You couldn’t miss it if you tried. From YouTube adverts starring celebrity comedians to incessant news stories touting another broken price record, “it” was cryptocurrency, a movement taking the world by storm in 2021 and 2022. Largely born out of libertarian currents in the wake of the last financial crisis and limited in scope to Internet subcommunities for years, crypto had finally entered into the mainstream.
Harvard was not immune from this explosion of enthusiasm. On campus, the first-ever undergraduate organization focused on blockchain was founded, while internships and offers of employment at cryptocurrency firms became ubiquitous and irresistible.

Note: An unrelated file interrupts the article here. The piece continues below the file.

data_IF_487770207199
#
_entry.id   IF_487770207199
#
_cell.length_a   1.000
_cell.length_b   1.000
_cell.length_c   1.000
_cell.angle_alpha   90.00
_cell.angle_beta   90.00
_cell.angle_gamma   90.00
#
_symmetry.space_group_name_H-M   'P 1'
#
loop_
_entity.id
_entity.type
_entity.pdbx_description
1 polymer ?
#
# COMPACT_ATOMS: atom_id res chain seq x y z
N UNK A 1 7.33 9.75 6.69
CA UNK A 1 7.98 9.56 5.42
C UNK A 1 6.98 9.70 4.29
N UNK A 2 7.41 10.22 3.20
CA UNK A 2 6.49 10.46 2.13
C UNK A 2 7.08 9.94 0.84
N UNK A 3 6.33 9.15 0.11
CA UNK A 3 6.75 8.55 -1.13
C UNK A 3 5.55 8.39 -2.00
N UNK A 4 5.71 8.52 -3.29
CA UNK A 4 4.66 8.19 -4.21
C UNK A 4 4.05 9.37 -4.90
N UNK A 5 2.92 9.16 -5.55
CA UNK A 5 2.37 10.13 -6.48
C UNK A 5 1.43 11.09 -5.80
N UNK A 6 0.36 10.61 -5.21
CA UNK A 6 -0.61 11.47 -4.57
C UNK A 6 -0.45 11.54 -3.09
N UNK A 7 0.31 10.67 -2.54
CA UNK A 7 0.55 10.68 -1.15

Though the highs of 2021 have mostly subsided and the allure of a blockchain future has been greatly diminished by scandals such as the spectacular collapses of the LUNA “stablecoin” network and the FTX cryptocurrency exchange, it still remains unclear why crypto, a technology more than a decade old, was only able to have its moment in the sun over the past couple of years.
The classic answer given by pundits has been “easy money,” the notion that rock-bottom interest rates set by the Federal Reserve had made it far too tempting for deep-pocketed investors to go all in on moonshot ideas like upending the global monetary system. There may certainly be some truth to that, but it can’t explain how crypto captured the popular imagination, not to mention sovereign governments — how it was able to persuade a…